We’re far enough along in adulthood that most laundry quandaries don’t intimidate us anymore. Delicates? Grab the mesh bag. A red wine stain? Bring it on. The one exception: How to wash a comforter. Unwieldy and surprisingly heavy, it’s hard to imagine that your machine is even getting it clean once you manage to stuff it inside, let alone preserve its fluffiness. Here to help is Ariel Kaye, founder of beloved bedding brand Parachute, and Becky Rapinchuk, otherwise known as tidying pro Clean Mama. Both know their way around bed linens, and they helped us break down the task once and for all.
How Often You Should Wash a Comforter
Kaye says the magic number is every three to six months. (If there’s no cover on your comforter, bump that habit up to once every month or two.) To remember, she coincides washing with the changing of the weather. “It’s nice to freshen things up at the start of a new season,” she says.
How to Wash a Comforter, Step by Step
Step 1: Follow the Directions on the Tag
The care label is your mini instruction manual. It will tell you the recommended water temperature and if your comforter can be washed at home at all. Trust us, you’ll want to follow the rules—certain materials, like silk and wool, can shrink or be ruined entirely in at-home machines. Leave those to the experts or “launder at your own risk,” says Rapinchuk.
Step 2: Load the Comforter, and Only the Comforter
Place your comforter—and nothing else—into an extra-large, front-loading washing machine. Once inside, there should be 20 percent of the washer’s space to spare; that will allow enough room for the water to move around. Breaking a sweat wrestling it inside? “If the machine is too small, the duvet insert can get tangled and damaged,” warns Kaye. Another reason to be careful: The weight of a wet comforter can knock top-loaders off balance, which can cause a lot of noise or, worse, damage the machine. Instead take it to your building’s shared laundry room (where the machines tend to be larger) or a laundromat.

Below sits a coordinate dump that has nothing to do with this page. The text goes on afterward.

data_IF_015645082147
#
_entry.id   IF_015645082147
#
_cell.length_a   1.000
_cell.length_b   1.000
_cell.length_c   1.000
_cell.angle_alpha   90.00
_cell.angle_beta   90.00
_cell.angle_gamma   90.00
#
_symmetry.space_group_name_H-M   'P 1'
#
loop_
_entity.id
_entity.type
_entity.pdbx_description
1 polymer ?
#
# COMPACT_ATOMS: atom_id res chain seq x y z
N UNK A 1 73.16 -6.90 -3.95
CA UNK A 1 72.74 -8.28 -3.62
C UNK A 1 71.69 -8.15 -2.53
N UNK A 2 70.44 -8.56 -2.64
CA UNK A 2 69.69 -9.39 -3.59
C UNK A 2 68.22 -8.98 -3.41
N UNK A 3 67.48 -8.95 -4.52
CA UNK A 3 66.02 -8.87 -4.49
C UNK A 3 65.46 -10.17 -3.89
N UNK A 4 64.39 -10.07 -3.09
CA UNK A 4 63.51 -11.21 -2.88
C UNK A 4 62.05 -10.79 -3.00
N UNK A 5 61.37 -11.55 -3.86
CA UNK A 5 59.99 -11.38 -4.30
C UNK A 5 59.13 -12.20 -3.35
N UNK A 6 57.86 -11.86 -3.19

Step 3: Add Laundry Detergent, But Not Too Much
A detergent specifically made for down or a mild, enzyme-free, all-natural variety is your best bet. Kaye suggests adding about a third the amount you’d usually use for a load of a similar size. “Too much soap is bad for the filling and will take forever to rinse out, so err on the side of caution,” she says.
Step 4: Select the Delicate Cycle
Select the cool water and delicate settings on your washing machine. (Cold water uses less energy and prevents shrinking, while the delicate cycle ensures a gentler experience for your comforter, with slow tumbling and spinning.) Run the rinse cycle twice to ensure all the soap has been washed out; otherwise the leftover soap will create clumps. No one likes an uneven comforter!
Step 5: Grab the Wool Dryer Balls
Kaye says to toss three of them into the dryer—clean tennis balls work, too—with your comforter to keep the filling from clustering. An added bonus: Unlike traditional dryer sheets, you can use wool dryer balls again and again.
Step 6: Dry Thoroughly
Tumble-dry your comforter on the lowest heat setting available. After 20 to 30 minutes, pull it out. If the bedding is hot to the touch, it’s too warm (you don’t want the fabric to melt or burn). Let it cool down before putting it back in. Repeat this process every half hour, removing the comforter to rotate its position in the drum and cool it off. (You can also hang the comforter or lay it on a flat surface, either outside or in a well-ventilated room, to finish drying.) “Have patience, because this is going to take a while,” says Kaye. We’re talking up to five or six hours, depending on the comforter’s size.
Beware: If the filling isn’t completely dry, it could grow mold. To test its dryness, hold the comforter against a light. If you see any bunches of down, it’s still damp. Once your comforter is 100 percent dry, place it back on your bed and get the kind of rest that only comes with freshly cleaned linens.
How to Remove Stains From a Comforter
Drinking Merlot in bed again? No judgment. You can spot-treat your comforter just as you would most textiles, says Kaye. Pull the cover away from the filling with your fingers, dampen the fabric you want to treat with water, and rub in a small amount of gentle laundry detergent until it begins to foam. For tough stains, let sit overnight. Then simply rinse that section until the suds are completely gone, and let it fully dry before throwing it back on your bed.
Yes, You Can Freshen Up a Comforter Without Washing It
If redistributed filling is what you’re after, Rapinchuk has a simple method: Put the comforter in the dryer on low heat with three wool dryer balls and pause the cycle every 10 minutes to shake it out. Repeat until 30 to 40 minutes have passed. Want to kill germs while you’re at it? Turn the dryer on high heat and give the comforter a shake every five to 10 minutes, for a total of 30. Taylor Swift would be proud.